Maarten Maartensz:    Philosophical Dictionary | Filosofisch Woordenboek                      

 N - Naturalism


Naturalism: In philosophy: The thesis that there is nothing real that is not part of natural reality, or - also or alternatively - that all phenomena can be explained in natural terms.

There are various other definitions of philosophical naturalism, but the common core is the rejection of the need or cogency of supernatural explanations for natural things and events.

Some naturalists have been deists, e.g. by prefering the second of the given definitions, and by holding there is or may be a god, but his existence is not necessary to explain anything in natural reality.

This Philosophical Dictionary has been written from a point of view that is naturalistic, indeed in both senses of 'naturalism' given. 

One important reason for this position is that so extra-ordinarily much that has been explained and achieved by science, including the enormous amount of scientific technology that is currently involved in the lives and possibilities of everybody who is alife, is completely lacking from all holy religious books, religious texts, communications by religious prophets, etc.

If there is a benevolent, allpowerful, omniscient deity (or deities), then why did he in his goodness and wisdom not supply a cure for cancer, spina biffida, polio, leprosy, or any of the other awful medical ills that have afflicted mankind for so many centuries and have produced so much human pain and misery? And if there is a god, why is there no decent physics, chemistry, bio-chemistry or mathematics to be found in any of the statements attributed to him?

Another important reason for this position, that is related to the previous point, comes in two moves.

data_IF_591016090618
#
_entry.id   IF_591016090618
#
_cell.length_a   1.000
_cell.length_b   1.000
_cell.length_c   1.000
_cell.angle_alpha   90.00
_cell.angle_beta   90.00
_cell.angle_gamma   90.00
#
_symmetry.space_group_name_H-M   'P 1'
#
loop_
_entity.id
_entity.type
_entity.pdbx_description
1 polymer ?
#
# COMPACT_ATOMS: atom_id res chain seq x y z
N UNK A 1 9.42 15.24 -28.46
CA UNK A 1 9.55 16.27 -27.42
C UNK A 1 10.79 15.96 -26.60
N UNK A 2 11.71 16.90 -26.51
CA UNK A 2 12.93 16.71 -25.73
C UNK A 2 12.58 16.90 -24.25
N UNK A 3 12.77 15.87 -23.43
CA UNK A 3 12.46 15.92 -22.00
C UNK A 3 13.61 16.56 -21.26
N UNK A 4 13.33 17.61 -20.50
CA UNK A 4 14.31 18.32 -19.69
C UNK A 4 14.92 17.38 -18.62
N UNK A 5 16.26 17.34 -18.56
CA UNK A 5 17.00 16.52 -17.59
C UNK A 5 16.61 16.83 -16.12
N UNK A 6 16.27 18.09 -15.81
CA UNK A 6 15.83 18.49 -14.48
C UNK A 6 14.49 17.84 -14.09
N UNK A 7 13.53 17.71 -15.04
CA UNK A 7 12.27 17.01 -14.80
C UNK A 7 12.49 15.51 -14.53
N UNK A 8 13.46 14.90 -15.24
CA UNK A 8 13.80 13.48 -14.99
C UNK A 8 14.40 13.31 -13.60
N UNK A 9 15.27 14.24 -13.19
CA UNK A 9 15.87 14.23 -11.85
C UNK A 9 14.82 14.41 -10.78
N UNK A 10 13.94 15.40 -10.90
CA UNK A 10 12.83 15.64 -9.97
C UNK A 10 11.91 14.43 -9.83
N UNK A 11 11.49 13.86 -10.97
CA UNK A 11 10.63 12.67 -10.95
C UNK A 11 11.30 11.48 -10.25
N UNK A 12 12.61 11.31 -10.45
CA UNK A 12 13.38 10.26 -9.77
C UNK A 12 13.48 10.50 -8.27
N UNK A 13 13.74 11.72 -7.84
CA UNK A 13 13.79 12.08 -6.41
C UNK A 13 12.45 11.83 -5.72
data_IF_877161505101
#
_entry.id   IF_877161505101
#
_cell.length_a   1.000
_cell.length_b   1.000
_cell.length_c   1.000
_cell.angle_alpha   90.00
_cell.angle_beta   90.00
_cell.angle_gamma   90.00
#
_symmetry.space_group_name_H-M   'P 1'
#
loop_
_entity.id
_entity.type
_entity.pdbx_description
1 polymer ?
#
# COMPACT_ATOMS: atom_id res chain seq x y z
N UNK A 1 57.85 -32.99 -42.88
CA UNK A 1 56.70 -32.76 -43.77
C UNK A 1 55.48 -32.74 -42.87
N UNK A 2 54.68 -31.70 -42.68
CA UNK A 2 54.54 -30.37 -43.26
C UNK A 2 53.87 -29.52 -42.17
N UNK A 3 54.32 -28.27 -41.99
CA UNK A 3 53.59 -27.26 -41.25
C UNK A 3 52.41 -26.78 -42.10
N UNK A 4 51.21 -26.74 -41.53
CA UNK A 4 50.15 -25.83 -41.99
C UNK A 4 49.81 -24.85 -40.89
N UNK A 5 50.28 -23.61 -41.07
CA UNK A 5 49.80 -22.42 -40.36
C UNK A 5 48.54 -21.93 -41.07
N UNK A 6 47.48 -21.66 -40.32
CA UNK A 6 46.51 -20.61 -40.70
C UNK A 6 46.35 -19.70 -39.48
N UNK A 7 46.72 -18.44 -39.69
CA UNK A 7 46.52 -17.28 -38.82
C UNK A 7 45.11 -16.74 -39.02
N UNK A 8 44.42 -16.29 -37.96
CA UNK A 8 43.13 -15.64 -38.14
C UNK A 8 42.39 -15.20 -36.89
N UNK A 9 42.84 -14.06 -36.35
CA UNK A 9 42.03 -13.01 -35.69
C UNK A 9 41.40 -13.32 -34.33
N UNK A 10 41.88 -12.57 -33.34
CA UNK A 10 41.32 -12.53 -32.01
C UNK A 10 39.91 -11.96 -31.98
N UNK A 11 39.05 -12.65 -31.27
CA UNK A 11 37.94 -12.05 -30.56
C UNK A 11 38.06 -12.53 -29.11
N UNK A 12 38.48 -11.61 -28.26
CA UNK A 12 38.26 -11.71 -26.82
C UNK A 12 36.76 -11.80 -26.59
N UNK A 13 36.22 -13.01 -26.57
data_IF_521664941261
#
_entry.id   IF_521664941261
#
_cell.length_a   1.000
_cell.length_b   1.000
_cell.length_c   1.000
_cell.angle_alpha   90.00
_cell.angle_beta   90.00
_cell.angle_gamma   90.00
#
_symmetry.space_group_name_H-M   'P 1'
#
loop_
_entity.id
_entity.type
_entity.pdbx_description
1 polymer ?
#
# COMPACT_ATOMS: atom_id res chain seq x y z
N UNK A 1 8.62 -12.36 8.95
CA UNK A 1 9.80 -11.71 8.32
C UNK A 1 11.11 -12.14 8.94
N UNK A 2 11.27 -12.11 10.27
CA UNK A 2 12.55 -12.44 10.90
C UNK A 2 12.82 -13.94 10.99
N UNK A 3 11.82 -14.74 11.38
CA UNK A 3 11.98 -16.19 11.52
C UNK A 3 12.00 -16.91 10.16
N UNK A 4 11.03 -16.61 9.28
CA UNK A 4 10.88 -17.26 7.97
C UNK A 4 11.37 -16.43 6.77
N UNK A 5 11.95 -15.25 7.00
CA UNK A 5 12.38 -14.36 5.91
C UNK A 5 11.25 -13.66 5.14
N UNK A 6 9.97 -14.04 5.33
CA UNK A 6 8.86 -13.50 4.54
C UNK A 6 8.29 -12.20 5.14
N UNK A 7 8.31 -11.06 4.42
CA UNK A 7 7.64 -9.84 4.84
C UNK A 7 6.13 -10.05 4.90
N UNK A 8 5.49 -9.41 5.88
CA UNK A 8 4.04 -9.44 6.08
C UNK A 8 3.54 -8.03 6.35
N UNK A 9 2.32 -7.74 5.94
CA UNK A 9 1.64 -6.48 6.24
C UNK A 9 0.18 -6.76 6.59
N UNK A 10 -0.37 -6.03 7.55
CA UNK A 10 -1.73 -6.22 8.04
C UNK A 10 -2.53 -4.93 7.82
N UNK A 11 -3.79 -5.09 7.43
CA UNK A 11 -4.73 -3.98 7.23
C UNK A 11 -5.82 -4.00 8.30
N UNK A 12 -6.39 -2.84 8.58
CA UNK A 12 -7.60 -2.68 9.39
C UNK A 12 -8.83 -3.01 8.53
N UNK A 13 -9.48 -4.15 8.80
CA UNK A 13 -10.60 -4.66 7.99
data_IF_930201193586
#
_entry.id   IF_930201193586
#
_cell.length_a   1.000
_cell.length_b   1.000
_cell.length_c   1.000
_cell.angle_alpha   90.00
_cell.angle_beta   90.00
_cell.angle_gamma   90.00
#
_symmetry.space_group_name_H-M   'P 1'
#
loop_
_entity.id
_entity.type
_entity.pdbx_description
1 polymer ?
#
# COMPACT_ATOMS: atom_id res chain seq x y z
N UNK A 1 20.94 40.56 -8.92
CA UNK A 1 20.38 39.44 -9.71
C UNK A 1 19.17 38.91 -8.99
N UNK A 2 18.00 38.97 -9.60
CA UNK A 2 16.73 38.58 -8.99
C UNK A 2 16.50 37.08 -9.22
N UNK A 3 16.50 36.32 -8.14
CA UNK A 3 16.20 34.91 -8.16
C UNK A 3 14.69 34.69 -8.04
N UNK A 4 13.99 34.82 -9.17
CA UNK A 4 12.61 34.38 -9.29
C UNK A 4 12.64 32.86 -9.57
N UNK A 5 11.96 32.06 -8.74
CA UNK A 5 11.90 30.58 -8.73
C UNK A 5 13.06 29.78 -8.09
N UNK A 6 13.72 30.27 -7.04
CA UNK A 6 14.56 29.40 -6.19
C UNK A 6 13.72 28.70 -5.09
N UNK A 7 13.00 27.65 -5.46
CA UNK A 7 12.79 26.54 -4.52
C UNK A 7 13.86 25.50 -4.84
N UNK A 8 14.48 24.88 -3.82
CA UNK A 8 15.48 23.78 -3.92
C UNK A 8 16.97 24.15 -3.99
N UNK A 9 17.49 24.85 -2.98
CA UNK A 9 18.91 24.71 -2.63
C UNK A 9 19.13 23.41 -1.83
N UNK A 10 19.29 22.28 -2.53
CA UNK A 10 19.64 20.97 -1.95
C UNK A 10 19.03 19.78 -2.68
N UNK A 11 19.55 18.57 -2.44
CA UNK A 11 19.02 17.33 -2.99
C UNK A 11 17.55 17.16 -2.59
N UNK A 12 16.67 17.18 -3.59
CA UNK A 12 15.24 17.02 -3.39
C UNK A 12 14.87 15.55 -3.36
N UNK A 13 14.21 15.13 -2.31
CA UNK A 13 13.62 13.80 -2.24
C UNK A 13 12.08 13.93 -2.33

First, all the religious believers agree on one thing: That all religions except their own are mistaken, and therefore believe in something that is, properly speaking, fiction or fantasy. Why not extend that position to all religions instead of all but one: All religion - until proved otherwise, by a logically valid argument with true premises - is (at best) fantasy, inspired by fear, wishful thinking or would be false authorities? 

Second, why assume more than is necessary to explain nature? Nearly all men have agreed that there is a natural reality, made up of living and dead things, and that they are part of this natural reality. And the last several centuries have shown, and proved this in so far this is possibly by a working technology based on scientific understanding, that the only truly succesful schemes of explanation, that work experimentally regardless of one's faith, if any, are scientific, and in terms of hypotheses of natural things only.

A third important reason for naturalism is that it neither denies what most men agree on (natural reality) nor affirms what most men disagree about (religion): It seems one needs to assume natural reality and some principles of natural and logical explanation to explain anything at all; it seems that natural science, based on logic, guessing and experiments is by far the most succesful method of trying to know and understand; and it seems nothing else is really needed or useful to explain things and to invent working technologies.

A fourth important reason for naturalism is that so much of so many religions is evidently false and outdated, when compared with modern science, and when allowing for the ignorance of the original religious founders, who usually lived many hundreds and sometimes several thousands years ago, and that so much of what so many religious people have done to other people in the name of their religion was immoral, totalitarian or cruel.


See also: God, Materialism, Natural Philosophy, Natural Realism, Ockham's Razor, Theory, Religion,



 Original: Nov 3, 2005                                                Last edited: 12 December 2011.   Top